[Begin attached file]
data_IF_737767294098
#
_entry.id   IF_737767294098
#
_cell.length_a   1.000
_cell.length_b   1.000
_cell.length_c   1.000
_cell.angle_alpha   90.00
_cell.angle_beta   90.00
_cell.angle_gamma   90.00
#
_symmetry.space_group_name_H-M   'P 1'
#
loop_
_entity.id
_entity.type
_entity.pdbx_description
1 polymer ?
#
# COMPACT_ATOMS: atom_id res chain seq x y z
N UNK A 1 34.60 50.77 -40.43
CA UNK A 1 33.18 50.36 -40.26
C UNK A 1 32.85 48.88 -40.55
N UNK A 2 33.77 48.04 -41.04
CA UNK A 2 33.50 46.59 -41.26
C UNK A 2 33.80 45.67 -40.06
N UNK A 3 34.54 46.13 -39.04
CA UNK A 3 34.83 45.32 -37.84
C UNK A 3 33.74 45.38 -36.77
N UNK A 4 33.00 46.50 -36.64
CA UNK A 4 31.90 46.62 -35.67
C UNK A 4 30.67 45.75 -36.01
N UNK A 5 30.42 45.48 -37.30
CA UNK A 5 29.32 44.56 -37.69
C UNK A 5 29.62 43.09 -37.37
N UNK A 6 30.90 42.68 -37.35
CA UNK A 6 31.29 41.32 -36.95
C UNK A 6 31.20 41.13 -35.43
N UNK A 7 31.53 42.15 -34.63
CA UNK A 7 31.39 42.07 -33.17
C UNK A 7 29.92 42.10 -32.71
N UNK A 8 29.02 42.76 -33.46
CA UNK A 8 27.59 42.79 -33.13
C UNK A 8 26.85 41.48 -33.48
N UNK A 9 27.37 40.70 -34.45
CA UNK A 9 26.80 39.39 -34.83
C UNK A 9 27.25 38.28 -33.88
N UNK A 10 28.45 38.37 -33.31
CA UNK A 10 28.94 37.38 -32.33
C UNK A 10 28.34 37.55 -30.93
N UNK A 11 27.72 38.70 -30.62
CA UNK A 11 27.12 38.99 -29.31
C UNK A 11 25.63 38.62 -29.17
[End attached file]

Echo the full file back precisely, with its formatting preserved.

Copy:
data_IF_737767294098
#
_entry.id   IF_737767294098
#
_cell.length_a   1.000
_cell.length_b   1.000
_cell.length_c   1.000
_cell.angle_alpha   90.00
_cell.angle_beta   90.00
_cell.angle_gamma   90.00
#
_symmetry.space_group_name_H-M   'P 1'
#
loop_
_entity.id
_entity.type
_entity.pdbx_description
1 polymer ?
#
# COMPACT_ATOMS: atom_id res chain seq x y z
N UNK A 1 34.60 50.77 -40.43
CA UNK A 1 33.18 50.36 -40.26
C UNK A 1 32.85 48.88 -40.55
N UNK A 2 33.77 48.04 -41.04
CA UNK A 2 33.50 46.59 -41.26
C UNK A 2 33.80 45.67 -40.06
N UNK A 3 34.54 46.13 -39.04
CA UNK A 3 34.83 45.32 -37.84
C UNK A 3 33.74 45.38 -36.77
N UNK A 4 33.00 46.50 -36.64
CA UNK A 4 31.90 46.62 -35.67
C UNK A 4 30.67 45.75 -36.01
N UNK A 5 30.42 45.48 -37.30
CA UNK A 5 29.32 44.56 -37.69
C UNK A 5 29.62 43.09 -37.37
N UNK A 6 30.90 42.68 -37.35
CA UNK A 6 31.29 41.32 -36.95
C UNK A 6 31.20 41.13 -35.43
N UNK A 7 31.53 42.15 -34.63
CA UNK A 7 31.39 42.07 -33.17
C UNK A 7 29.92 42.10 -32.71
N UNK A 8 29.02 42.76 -33.46
CA UNK A 8 27.59 42.79 -33.13
C UNK A 8 26.85 41.48 -33.48
N UNK A 9 27.37 40.70 -34.45
CA UNK A 9 26.80 39.39 -34.83
C UNK A 9 27.25 38.28 -33.88
N UNK A 10 28.45 38.37 -33.31
CA UNK A 10 28.94 37.38 -32.33
C UNK A 10 28.34 37.55 -30.93
N UNK A 11 27.72 38.70 -30.62
CA UNK A 11 27.12 38.99 -29.31
C UNK A 11 25.63 38.62 -29.17